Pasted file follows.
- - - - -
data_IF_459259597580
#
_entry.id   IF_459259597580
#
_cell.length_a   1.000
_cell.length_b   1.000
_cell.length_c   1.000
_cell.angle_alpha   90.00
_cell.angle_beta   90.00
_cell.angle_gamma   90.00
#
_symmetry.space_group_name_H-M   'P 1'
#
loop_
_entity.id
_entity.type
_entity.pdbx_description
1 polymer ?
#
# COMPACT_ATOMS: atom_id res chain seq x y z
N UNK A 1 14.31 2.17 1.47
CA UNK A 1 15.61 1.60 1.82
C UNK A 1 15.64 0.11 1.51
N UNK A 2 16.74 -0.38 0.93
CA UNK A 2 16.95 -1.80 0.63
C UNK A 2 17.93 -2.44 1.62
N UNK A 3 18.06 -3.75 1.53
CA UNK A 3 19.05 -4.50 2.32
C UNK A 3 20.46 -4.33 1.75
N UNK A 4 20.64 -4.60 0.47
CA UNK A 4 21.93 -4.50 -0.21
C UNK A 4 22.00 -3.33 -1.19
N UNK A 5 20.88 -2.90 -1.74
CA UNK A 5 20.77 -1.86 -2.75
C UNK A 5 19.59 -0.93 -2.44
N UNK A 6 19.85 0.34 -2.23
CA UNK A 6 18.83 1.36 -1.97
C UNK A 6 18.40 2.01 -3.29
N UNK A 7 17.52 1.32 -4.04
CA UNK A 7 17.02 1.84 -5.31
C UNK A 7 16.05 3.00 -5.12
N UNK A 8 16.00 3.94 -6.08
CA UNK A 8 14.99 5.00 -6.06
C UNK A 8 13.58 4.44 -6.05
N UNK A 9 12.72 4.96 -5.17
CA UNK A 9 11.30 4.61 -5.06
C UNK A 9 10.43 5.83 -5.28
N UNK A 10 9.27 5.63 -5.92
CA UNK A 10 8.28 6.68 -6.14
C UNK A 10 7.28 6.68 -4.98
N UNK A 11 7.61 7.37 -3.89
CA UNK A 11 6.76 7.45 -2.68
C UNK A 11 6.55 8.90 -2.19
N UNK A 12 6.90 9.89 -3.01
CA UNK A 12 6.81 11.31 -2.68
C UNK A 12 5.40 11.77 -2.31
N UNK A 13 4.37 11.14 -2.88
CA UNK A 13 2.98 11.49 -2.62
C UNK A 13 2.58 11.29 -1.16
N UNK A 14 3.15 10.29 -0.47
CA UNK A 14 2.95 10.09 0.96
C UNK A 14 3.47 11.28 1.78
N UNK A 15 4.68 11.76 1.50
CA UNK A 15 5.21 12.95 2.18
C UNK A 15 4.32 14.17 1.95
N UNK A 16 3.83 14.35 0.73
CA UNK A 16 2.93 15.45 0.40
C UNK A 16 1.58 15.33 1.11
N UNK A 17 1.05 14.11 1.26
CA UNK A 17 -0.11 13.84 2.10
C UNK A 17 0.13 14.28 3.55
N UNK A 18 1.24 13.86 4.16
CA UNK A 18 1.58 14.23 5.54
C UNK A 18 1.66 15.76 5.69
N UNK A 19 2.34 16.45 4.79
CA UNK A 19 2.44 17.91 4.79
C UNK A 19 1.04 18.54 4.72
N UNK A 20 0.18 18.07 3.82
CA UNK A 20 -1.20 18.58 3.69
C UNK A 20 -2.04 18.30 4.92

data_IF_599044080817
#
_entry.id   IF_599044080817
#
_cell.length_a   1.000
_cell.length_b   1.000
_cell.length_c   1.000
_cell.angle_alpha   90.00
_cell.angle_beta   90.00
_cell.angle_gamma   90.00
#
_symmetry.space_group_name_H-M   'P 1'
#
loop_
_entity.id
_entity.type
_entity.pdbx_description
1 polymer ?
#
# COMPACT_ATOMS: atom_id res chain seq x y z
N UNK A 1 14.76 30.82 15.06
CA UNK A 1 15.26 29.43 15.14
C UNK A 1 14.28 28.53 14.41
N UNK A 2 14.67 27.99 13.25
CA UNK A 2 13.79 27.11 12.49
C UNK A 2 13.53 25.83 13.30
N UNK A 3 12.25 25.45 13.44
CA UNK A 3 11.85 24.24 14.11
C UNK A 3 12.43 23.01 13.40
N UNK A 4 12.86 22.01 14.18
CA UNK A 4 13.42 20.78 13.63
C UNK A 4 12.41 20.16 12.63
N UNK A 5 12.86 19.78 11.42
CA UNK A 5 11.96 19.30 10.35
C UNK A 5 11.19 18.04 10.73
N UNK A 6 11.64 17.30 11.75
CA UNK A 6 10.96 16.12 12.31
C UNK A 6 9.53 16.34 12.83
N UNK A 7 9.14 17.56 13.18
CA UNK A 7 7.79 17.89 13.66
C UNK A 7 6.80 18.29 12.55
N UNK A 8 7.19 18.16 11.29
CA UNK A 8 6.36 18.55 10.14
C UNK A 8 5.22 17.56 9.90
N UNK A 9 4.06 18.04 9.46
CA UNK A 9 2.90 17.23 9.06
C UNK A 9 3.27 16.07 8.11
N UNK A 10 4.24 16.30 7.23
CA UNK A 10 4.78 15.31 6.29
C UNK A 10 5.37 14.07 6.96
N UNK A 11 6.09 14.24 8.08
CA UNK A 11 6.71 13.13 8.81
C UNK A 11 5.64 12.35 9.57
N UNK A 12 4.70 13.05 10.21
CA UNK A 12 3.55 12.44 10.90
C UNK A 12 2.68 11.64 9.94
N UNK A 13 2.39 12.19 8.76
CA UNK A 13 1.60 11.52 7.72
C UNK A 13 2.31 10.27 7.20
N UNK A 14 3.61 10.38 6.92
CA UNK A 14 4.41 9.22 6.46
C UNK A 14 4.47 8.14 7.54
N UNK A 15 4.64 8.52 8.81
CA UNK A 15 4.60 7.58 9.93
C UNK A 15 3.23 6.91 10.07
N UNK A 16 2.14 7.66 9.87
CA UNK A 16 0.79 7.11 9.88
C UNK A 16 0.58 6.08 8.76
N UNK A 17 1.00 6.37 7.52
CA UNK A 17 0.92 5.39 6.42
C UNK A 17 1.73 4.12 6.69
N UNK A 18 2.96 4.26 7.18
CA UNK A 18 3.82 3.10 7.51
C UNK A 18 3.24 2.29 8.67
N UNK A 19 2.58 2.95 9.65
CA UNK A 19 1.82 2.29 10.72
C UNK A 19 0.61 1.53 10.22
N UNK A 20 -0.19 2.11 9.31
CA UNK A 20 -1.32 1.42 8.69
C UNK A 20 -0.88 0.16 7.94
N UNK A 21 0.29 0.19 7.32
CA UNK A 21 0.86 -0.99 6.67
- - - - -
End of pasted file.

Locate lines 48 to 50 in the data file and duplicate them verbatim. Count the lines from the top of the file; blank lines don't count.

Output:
N UNK A 10 9.27 5.63 -5.92
CA UNK A 10 8.28 6.68 -6.14
C UNK A 10 7.28 6.68 -4.98